Counting objects: 100% (14/14), done.
Delta compression using up to 12 threads
Compressing objects: 100% (13/13), done.
Writing objects: 100% (14/14), 59.35 KiB | 8.48 MiB/s, done.
Total 14 (delta 0), reused 0 (delta 0)
To https://github.com/seandotau/subql_helloworld.git
 * [new branch]      main -> main

Now if you refresh your GitHub repo, you should see code!

Now that you have got your code into GitHub, we can start the real tutorial! 🙂

Hosting a SubQuery project in SubQuery

As mentioned here, very often it’s the preparation that takes the most time. The actual “cooking” is quick. So let’s start cooking!

Navigate to https://project.subquery.network/ and log in.

Then click “Create Project”.

Now you’ll want to fill in the various information.

Then deploy a slot. Here we choose production, but it could also be staging as well.

Then you can choose more options.

Commit Hash of new Version: This allows you to choose which version in your GitHub you wish to deploy. We only have 1 version here so the dropdown doesn’t contain any other version.

Indexer Version and Query Version we’ll leave as default but typically if you want to run your project against a specific older version, you can. Then hit deploy update.

You’ll then see your deployment in “Processing” status. Here, your code is getting deployed onto the SubQuery infrastructure. Basically a server is getting spun up on demand and being provisioned for you. This will take a few minutes so time to grab a coffee!

Testing your hosted SubQuery deployment

After a few minutes, you should see your status as “running”.

Now comes the tricky part. You need to click on the 3 ellipses and select “View on SubQuery Explorer”.

This then takes you to the familiar “Playground” where if you hit the “play” button you should see some results returned.

There is also a neat status section which shows the total entities, the number of entities synced and the % of synching complete

Extra bonus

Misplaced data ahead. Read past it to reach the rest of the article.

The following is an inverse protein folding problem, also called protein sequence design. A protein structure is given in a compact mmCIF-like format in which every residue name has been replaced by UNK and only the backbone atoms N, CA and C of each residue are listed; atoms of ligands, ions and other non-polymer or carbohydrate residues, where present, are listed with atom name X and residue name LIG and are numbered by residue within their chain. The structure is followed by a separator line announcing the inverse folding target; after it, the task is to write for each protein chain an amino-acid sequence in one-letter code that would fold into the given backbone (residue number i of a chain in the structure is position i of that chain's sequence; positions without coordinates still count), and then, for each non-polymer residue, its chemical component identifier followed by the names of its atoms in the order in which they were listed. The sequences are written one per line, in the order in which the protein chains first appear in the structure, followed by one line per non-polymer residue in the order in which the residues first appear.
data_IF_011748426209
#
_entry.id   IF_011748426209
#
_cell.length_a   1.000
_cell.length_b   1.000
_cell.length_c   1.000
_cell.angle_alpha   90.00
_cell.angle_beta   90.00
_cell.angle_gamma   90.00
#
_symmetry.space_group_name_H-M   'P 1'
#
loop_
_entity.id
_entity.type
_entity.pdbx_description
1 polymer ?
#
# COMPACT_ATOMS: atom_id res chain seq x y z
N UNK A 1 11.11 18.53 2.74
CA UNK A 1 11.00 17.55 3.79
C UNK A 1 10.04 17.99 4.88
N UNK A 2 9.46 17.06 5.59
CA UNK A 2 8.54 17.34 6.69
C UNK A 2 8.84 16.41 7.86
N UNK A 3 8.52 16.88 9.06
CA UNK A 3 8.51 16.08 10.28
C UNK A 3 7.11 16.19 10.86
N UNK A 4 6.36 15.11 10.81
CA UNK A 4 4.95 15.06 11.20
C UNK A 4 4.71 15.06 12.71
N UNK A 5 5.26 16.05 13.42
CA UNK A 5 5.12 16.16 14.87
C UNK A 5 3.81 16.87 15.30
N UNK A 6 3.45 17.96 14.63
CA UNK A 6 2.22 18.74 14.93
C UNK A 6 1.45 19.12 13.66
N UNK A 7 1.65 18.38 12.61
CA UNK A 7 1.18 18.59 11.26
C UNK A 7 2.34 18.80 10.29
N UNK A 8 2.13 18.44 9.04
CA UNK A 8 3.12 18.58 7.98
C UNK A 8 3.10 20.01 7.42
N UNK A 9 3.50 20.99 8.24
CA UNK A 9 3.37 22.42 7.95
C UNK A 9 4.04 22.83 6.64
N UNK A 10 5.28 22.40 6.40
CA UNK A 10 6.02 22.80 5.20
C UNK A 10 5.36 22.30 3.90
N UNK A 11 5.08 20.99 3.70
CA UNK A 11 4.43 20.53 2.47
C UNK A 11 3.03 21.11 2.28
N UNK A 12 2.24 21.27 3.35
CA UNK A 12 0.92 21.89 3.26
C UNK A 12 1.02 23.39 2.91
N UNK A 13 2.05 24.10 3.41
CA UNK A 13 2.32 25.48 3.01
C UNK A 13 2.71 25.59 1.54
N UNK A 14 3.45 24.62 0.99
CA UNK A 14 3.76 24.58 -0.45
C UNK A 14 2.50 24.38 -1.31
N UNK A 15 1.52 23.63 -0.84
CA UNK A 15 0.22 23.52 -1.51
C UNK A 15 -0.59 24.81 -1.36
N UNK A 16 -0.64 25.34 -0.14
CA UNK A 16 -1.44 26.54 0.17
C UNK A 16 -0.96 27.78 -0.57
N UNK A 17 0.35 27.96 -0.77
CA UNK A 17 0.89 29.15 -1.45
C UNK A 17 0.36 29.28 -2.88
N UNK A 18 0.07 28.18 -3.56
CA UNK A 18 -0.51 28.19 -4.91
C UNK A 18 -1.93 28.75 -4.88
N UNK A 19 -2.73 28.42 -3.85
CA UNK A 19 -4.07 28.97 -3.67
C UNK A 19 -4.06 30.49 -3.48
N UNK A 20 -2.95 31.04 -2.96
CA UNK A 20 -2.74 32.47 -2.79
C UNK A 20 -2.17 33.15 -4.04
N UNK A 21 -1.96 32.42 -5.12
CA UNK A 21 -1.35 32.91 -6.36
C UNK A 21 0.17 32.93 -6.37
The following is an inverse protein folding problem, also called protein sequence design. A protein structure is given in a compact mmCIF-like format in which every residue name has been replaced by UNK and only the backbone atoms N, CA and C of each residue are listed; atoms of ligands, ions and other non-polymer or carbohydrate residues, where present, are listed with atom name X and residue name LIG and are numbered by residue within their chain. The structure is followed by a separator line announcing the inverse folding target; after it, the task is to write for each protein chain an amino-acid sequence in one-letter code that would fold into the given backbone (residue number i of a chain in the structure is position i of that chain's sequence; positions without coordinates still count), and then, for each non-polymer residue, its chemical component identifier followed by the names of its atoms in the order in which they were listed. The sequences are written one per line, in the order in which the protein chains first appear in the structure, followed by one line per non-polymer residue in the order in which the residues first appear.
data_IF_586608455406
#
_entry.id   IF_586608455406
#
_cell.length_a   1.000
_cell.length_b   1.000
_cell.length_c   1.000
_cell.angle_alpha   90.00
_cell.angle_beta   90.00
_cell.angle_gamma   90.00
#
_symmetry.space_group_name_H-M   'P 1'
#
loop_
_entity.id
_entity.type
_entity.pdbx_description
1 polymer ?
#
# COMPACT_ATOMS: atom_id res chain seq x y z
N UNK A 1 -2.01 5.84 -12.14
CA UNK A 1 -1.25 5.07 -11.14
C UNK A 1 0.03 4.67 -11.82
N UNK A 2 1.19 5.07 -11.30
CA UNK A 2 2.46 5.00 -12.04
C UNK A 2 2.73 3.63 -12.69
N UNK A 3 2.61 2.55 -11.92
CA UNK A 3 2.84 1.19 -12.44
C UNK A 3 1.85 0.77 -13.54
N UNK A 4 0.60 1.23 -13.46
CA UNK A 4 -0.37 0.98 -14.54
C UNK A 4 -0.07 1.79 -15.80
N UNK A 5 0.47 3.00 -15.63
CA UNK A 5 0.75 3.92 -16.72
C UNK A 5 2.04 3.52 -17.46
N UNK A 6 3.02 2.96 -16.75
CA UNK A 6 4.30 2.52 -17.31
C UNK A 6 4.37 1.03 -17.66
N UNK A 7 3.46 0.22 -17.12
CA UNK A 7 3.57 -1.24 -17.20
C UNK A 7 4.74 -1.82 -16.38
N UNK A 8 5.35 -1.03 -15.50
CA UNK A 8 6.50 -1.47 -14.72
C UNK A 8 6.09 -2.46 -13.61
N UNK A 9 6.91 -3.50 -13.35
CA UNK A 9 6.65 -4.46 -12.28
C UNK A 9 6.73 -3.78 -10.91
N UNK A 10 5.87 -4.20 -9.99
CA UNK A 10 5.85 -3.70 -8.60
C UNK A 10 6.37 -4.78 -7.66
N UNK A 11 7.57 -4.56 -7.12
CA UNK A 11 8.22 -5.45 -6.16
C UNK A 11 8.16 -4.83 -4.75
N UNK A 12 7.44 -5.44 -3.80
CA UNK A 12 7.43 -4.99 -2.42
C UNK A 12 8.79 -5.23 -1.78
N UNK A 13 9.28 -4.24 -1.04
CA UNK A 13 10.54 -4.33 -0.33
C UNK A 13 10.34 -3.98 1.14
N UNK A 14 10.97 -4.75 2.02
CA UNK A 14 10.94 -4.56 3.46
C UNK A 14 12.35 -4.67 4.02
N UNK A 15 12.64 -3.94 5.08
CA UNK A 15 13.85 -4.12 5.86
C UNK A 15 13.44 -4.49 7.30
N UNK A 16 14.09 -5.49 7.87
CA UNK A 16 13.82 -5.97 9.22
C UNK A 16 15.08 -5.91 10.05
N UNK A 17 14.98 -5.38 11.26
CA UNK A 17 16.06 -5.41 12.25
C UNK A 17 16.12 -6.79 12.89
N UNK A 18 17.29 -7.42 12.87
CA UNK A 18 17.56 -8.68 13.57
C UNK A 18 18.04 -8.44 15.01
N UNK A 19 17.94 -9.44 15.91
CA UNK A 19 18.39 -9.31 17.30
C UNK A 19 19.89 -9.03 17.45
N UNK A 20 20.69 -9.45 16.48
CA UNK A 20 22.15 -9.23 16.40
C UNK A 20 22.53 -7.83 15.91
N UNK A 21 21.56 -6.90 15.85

For those of you who might be wondering how to integrate this to your front end, you may have noticed in the Deployment Details section that you have a “Query Endpoint”. For me it was: https://api.subquery.network/sq/seandotau/helloworld. (It is also displayed in the playgrounds page).

This endpoint will allow you to write a GET query to fetch the data. To do this, take the query from your playground, ie

query {
    starterEntities (first: 5, orderBy: CREATED_AT_DESC) {
        totalCount
        nodes {
            id
        }
    }
}

and paste it into an application like Postman.

You can also use cURL via command line as well.

~/Code/subQuery/subql_helloworld$ curl https://api.subquery.network/sq/seandotau/helloworld -d "query=query {
>     starterEntities (first: 5, orderBy: CREATED_AT_DESC) {
>         totalCount
>         nodes {
>             id
>         }
>     }
> }"
{"data":{"starterEntities":{"totalCount":27388,"nodes":[{"id":"0xffdcf133349354ce2ac53a4bee4941863e5cc378aed3c2425284dc070b9368a4"},{"id":"0x531b88d92db3fd03e9840680496978619c0dfa8225caa23c8aa2754215494804"},{"id":"0x9b1d7d32c7b282b53cde2f4ff847c3ad1aec1e0004fe784d8f40f8ae87767f96"},{"id":"0x1f3994816bda3f26aff4abca5c5aa8ec3ec3d6e3d967790ec040d65e97ba49da"},{"id":"0xa2560f7607acce5502242161428b23f40ec369174a91cb07c13d18507d80996b"}]}}}

What I like to do is to make it look tidier by formatting it to one line.

query { starterEntities (first: 5, orderBy: CREATED_AT_DESC) { totalCount nodes { id } } }

A neat trick I do is to copy this into VS Code and then “join lines”. Basically ctrl+J on a Mac.